The government has decided to allow Nepali women to work abroad as housemaids, backtracking on its resolve to lift the restriction only after signing separate labour agreements with the host countries.
Nepali women aged 24 and above will now be able to take up domestic jobs in the Gulf and Malaysia with the help of selected recruiting agencies, according to Minister for Labour and Employment Deepak Bohara.
Nepal imposed a “temporary ban” on sending housemaids in July, 2014, citing
the need for stronger “regulations to protect them from widespread abuse and exploitation” abroad. The government had also made public commitments to signing pacts with the labour receiving countries to ensure women’s safety arguing that partial and blanket bans introduced half a dozen times had been ineffective.
In April last year, the government endorsed new guidelines, making major changes to the law, besides setting the minimum age, salary and benefits for women leaving as domestic workers. Consulting with recruiting agencies for women willing to take up the jobs is being made mandatory for the first time.
But the government could not convince any of the labour receiving countries to sign separate pacts on domestic helps, according to ministry officials. On the other hand, Saudi Arabia and Kuwait have been pressing Nepali officials to allow housemaids access to the countries through the formal channel.
“We sent a draft of the proposal to several governments. None of the labour receiving governments in the Gulf was eager to sign a separate agreement on domestic helps. They want to hire Nepali housemaids but are not ready to make any reforms in the Kafala law that governs the domestic sector,” said an official at the Department of Foreign Employment, adding that the decision was taken unilaterally by Minister Bohara.
The official said that Nepal was bound to lose if the minister pressed ahead with his plan to send workers as per the terms and conditions set by the governments and employers in the Gulf.
The government has already chosen 49 agencies to send housemaids. The decision has divided stakeholders including the agencies and rights activists. While some activists argue that the government should start giving work permits to domestic helps as the new guidelines ensure proper safety nets, many argue that the rules would make little difference without the labour receiving governments accepting it.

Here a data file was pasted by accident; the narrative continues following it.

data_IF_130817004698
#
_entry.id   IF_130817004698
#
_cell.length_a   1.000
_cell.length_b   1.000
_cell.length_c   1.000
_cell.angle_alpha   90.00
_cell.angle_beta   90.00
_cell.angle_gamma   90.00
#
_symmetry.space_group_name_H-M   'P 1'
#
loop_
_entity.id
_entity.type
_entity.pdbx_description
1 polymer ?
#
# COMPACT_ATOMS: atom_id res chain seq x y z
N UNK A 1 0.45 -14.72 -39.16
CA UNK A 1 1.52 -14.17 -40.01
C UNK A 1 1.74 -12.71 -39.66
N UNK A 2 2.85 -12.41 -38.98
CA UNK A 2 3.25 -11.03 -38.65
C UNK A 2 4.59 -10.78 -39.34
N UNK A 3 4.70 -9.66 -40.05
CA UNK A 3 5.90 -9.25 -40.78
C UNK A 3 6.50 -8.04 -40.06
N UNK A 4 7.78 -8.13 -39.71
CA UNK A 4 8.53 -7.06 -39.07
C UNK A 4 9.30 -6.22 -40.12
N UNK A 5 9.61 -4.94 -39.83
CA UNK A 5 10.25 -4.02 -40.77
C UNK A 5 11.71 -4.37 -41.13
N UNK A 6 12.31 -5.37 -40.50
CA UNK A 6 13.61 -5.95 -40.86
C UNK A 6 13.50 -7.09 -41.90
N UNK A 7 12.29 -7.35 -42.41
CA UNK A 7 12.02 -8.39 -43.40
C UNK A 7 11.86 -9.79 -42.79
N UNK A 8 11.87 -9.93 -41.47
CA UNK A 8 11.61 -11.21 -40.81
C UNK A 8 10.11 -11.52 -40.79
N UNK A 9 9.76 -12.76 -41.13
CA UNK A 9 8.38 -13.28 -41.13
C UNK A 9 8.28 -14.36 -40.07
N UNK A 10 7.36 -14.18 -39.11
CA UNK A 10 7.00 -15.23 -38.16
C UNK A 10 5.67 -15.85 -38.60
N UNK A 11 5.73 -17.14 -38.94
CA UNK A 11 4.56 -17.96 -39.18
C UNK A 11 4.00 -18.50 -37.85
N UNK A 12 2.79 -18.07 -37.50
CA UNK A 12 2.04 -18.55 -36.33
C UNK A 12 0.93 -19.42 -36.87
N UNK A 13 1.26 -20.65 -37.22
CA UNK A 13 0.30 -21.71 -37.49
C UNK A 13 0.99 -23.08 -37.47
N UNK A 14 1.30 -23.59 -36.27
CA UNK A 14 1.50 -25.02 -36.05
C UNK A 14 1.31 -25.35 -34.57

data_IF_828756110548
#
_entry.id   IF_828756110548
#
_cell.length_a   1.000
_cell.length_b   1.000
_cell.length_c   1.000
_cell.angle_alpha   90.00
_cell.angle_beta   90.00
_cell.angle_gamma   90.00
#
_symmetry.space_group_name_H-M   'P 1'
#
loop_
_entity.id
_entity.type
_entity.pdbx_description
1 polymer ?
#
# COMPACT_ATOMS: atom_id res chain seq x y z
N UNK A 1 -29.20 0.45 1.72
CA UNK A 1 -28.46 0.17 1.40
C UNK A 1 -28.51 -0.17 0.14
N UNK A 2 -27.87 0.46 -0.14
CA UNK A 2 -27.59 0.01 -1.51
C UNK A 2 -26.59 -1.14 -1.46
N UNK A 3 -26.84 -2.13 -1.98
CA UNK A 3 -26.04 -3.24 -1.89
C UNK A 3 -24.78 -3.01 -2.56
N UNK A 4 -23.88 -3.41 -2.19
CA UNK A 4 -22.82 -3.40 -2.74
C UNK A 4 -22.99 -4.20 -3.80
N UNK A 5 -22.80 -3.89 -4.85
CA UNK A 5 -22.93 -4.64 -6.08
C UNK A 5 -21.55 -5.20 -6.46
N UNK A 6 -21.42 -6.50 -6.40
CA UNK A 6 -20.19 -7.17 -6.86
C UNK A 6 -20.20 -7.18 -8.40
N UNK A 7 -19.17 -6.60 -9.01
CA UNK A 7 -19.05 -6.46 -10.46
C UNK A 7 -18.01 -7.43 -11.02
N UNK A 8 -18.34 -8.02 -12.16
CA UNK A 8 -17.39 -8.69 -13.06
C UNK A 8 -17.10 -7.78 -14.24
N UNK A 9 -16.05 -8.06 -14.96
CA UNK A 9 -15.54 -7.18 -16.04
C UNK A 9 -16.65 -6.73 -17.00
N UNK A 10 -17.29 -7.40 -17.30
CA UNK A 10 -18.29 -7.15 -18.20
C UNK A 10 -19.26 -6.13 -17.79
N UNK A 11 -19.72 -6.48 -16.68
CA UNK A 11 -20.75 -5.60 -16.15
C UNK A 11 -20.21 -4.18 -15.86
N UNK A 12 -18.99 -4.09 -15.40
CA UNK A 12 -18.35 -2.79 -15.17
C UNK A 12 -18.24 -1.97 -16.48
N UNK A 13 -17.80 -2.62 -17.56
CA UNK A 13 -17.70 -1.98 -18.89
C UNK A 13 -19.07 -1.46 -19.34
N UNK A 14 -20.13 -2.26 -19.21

A majority of recruiting agencies, who are against the decision as only a few firms were selected for the purpose, have also suggested that the government sign labour agreements first.
The government was forced to stop sending women as domestic workers on the recommendation of Nepal’s foreign missions. Ambika Joshi, second secretary at the Nepali embassy in Kuwait, said the missions in the Gulf had advised the government to sign labour agreements before lifting the restriction.
Labour Ministry officials argue that they decided to lift the ban after realising that many women were going abroad through India with the help of recruitment agencies, unauthorised agents and travel agencies using travel visa.
Minister Bohara defended the decision. “The provision enlisted in the new guidelines seeks to make recruiting agencies responsible and ensure rights and welfare of the female migrants,” he said.
According to the measures, every worker is entitled to cost-free hiring, proper accommodation, 24-hour health and life insurance, a weekly holiday and 30-day annual leave and regular contact with their families back home. Housemaid should get $300 in minimum wage.
It also makes it binding for the sponsor or foreign agencies to receive female migrants at the airport, take her to the Nepali embassy within a week of her arrival and then every four months.
The guidelines require the human resource agencies based in work destinations to obtain accreditation from the Nepali embassies to hire Nepali maids.
Source: The Kathmandu Post